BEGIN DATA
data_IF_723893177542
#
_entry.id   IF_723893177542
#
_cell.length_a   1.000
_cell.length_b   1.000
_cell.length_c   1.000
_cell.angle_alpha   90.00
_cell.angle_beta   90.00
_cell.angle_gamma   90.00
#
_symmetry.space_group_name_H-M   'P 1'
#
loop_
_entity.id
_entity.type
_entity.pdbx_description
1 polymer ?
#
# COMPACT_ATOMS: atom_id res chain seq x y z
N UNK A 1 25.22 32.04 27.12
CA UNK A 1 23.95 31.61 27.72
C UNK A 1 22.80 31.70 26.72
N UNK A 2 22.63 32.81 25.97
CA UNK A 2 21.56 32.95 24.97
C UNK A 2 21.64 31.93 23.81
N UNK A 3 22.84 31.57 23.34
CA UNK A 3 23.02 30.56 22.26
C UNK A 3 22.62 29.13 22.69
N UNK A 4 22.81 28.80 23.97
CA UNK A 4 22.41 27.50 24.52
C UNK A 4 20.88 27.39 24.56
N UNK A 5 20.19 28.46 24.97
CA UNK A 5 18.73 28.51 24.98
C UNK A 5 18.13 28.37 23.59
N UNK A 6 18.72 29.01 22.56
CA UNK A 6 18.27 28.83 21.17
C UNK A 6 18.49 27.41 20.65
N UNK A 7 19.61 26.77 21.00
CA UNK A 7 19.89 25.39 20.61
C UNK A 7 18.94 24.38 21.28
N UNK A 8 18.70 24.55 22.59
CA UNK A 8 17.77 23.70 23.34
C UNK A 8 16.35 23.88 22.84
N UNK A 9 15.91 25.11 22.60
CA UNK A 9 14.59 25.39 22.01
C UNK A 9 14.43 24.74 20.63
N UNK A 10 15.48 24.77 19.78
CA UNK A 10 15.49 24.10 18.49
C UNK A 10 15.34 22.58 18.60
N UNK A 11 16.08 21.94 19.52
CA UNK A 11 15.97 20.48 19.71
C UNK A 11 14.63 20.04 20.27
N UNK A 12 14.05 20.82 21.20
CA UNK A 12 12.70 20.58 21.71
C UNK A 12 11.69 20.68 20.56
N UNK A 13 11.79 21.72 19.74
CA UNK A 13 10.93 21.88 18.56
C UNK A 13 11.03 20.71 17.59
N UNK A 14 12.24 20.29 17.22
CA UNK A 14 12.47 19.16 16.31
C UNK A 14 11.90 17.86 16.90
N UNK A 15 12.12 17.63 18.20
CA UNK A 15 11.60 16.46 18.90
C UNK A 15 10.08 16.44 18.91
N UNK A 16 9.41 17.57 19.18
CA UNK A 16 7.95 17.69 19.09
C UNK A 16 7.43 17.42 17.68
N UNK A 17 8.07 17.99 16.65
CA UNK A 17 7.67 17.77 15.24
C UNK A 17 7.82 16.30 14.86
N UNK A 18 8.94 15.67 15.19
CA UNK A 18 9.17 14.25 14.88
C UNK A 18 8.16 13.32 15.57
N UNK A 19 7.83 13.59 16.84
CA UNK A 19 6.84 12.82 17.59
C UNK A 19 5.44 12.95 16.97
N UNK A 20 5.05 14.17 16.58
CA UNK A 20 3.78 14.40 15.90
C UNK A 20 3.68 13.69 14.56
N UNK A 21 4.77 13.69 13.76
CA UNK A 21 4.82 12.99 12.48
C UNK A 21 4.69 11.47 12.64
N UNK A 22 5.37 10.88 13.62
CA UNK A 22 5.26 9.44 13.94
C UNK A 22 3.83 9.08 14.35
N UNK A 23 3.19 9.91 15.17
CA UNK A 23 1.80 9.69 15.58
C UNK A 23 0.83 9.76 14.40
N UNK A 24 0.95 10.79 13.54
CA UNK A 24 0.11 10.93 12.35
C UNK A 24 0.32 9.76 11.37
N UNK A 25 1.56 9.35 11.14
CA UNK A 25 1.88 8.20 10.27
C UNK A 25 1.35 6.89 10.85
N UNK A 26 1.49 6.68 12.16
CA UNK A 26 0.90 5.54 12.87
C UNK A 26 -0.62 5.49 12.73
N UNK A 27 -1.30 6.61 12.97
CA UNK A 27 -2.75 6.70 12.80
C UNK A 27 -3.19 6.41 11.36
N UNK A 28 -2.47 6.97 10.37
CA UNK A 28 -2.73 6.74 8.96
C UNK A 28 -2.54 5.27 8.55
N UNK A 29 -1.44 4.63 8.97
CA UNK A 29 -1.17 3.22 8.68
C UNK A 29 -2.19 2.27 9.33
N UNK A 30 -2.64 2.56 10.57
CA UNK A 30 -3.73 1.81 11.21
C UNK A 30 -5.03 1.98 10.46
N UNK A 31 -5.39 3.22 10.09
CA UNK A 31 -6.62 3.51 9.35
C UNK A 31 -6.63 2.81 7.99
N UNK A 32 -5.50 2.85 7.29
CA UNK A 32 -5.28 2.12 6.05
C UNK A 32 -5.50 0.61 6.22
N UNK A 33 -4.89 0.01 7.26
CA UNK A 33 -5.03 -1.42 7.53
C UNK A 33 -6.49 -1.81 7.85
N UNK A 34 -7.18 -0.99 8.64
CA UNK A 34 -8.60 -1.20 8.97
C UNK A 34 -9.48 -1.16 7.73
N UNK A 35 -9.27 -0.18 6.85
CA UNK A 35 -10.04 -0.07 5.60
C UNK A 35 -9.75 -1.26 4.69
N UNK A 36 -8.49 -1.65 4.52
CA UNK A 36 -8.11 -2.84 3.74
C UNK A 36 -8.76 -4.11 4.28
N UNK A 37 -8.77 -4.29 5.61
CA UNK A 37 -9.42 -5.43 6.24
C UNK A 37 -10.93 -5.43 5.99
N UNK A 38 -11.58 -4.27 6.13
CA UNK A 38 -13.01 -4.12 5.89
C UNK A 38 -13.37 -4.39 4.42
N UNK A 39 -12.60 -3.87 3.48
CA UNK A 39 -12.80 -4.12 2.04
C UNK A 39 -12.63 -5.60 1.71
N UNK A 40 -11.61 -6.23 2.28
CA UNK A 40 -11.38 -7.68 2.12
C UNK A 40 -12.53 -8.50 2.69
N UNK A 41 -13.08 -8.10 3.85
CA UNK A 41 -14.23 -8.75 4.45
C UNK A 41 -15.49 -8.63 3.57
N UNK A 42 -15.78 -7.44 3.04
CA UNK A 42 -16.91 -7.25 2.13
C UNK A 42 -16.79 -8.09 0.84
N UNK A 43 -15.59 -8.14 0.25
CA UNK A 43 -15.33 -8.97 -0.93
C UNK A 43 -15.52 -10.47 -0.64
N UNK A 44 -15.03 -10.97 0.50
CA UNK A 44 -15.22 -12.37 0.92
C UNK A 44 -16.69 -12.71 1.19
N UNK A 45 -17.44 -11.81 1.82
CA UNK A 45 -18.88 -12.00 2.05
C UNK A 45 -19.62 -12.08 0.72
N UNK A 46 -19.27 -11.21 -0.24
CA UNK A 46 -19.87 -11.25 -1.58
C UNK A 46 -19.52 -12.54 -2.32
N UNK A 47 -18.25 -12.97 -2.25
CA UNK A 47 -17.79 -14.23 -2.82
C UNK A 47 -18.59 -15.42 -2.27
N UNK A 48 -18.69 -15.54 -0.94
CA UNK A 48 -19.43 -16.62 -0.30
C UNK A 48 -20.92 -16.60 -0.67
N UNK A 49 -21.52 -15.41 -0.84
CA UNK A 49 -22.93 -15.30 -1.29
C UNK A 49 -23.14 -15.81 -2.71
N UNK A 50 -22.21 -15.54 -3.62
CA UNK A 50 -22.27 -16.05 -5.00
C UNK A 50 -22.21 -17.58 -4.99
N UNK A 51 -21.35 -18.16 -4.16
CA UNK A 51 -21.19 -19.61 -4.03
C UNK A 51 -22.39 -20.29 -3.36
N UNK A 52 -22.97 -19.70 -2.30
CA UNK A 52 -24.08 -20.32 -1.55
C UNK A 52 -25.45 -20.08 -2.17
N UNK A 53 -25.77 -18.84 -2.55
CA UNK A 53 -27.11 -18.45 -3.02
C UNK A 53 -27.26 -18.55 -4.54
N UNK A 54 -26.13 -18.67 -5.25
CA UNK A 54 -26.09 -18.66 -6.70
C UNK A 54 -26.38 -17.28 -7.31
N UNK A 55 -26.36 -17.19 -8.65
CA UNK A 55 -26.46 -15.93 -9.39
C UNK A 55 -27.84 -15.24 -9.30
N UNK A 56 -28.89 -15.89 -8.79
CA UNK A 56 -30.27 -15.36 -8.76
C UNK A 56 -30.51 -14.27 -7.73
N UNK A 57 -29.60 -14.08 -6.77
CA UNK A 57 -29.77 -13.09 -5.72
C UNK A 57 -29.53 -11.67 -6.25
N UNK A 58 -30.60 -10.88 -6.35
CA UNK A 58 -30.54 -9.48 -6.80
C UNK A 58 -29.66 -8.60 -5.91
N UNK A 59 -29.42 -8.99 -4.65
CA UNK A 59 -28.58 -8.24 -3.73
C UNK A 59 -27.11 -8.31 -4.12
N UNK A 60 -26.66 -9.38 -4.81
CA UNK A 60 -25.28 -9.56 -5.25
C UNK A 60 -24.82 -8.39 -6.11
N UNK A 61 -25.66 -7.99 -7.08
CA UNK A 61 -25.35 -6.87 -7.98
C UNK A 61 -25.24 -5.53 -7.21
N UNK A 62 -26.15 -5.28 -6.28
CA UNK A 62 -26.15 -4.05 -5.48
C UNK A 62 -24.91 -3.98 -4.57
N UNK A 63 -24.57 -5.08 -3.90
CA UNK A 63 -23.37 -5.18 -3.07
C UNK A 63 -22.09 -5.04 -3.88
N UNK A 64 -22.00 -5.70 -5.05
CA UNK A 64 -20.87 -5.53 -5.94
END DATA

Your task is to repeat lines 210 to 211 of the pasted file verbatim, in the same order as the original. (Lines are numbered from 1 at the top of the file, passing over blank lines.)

N UNK A 64 -22.00 -5.70 -5.05
CA UNK A 64 -20.87 -5.53 -5.94